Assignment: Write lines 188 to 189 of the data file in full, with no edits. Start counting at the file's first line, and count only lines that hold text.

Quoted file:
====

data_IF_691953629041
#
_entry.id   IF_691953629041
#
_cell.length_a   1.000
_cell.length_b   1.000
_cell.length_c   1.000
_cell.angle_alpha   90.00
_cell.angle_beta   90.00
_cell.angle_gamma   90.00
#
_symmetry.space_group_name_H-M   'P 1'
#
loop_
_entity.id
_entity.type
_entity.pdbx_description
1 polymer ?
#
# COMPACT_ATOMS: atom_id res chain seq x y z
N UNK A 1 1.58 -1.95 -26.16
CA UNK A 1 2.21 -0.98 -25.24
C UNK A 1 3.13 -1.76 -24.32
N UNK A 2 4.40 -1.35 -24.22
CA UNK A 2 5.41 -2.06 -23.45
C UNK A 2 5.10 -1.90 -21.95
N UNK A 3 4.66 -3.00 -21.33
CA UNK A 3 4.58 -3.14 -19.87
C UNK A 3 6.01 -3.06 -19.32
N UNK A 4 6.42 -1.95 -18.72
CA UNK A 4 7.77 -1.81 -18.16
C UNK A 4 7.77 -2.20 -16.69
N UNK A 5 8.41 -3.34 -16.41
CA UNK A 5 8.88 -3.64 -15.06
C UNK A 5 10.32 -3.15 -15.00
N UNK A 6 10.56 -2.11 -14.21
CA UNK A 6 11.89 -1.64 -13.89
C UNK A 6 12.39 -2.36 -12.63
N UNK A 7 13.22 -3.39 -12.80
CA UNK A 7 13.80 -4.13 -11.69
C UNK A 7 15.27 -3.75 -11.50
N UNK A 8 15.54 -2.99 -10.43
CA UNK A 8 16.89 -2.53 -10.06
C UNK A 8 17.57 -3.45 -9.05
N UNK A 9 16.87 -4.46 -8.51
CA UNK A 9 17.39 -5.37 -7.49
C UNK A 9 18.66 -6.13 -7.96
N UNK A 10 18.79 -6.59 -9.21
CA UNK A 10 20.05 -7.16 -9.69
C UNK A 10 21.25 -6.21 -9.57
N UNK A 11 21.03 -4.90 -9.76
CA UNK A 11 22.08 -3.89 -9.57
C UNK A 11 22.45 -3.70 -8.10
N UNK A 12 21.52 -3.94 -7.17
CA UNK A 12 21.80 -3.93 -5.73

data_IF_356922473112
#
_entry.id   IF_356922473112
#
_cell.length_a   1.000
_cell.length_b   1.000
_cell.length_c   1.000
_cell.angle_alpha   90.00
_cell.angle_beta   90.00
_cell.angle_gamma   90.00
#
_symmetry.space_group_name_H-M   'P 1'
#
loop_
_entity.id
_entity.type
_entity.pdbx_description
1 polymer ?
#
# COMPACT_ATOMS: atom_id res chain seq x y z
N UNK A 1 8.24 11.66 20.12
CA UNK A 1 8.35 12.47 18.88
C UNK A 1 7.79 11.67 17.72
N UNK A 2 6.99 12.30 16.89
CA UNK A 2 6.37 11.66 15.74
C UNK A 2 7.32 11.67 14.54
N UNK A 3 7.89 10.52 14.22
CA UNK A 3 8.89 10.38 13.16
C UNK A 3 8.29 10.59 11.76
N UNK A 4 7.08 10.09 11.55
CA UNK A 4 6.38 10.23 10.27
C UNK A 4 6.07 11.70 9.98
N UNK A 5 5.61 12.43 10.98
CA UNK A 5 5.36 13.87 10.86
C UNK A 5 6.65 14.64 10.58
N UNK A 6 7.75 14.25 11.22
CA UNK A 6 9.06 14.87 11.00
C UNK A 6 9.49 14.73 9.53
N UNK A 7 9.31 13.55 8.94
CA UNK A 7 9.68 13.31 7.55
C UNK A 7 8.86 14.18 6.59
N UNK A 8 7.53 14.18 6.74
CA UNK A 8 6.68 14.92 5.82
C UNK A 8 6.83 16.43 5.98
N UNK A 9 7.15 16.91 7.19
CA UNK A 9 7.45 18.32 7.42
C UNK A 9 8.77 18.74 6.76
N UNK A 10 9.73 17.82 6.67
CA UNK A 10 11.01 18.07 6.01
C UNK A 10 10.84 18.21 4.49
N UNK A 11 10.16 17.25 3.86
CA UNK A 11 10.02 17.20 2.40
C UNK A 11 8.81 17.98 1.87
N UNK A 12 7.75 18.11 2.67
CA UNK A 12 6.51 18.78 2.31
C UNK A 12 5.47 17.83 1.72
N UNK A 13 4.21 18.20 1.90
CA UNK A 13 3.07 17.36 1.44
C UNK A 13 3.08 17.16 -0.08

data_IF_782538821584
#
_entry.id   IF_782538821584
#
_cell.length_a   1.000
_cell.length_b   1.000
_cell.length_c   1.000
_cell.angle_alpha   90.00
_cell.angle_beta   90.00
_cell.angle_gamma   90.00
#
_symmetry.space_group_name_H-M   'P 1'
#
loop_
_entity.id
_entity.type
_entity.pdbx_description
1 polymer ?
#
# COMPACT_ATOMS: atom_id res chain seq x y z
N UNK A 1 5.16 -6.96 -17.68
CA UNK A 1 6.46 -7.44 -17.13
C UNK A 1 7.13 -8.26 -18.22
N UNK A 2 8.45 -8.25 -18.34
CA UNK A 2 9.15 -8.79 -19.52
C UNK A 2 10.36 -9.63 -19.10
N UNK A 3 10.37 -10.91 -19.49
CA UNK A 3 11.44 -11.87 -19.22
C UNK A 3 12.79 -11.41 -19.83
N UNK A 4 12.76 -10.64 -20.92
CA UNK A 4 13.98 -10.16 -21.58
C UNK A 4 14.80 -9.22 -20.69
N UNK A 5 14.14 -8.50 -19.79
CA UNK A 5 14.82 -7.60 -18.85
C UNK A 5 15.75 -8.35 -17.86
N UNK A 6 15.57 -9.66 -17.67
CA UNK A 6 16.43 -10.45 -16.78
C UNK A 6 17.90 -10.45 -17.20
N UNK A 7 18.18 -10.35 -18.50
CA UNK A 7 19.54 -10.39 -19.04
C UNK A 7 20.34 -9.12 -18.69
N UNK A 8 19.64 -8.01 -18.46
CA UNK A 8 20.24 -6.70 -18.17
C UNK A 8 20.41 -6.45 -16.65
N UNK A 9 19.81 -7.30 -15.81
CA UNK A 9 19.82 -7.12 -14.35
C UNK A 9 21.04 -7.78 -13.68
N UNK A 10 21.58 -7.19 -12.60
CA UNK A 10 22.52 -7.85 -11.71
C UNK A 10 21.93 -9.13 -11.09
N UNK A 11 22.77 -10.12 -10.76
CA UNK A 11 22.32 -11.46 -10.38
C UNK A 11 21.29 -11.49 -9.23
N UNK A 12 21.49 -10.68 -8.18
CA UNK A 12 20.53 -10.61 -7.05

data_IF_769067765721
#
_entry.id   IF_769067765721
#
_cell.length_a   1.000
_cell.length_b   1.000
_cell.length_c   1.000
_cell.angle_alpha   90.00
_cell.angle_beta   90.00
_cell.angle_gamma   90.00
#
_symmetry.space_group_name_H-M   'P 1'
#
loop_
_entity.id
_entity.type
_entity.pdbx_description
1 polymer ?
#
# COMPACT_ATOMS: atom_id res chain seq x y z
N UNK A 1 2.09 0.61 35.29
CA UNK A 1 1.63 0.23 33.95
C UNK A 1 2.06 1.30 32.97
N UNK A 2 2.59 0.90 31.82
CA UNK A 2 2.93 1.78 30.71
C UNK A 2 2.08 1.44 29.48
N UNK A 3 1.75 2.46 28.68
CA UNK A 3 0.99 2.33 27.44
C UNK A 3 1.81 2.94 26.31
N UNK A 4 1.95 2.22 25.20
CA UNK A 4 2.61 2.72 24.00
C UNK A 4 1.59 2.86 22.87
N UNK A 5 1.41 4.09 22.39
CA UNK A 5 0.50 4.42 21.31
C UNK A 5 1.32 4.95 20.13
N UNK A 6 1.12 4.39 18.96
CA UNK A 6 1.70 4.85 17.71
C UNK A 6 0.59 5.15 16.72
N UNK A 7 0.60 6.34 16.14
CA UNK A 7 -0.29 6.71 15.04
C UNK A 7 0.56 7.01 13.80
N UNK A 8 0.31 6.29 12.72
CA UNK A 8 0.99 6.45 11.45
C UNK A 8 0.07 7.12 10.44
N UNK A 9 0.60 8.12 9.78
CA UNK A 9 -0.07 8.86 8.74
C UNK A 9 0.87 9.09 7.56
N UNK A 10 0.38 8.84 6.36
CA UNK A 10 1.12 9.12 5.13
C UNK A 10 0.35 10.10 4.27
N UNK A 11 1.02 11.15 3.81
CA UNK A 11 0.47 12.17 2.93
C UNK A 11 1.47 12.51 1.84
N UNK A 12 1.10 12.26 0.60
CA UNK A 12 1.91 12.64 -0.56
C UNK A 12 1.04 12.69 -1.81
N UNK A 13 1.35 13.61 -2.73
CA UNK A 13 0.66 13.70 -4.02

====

#
# COMPACT_ATOMS: atom_id res chain seq x y z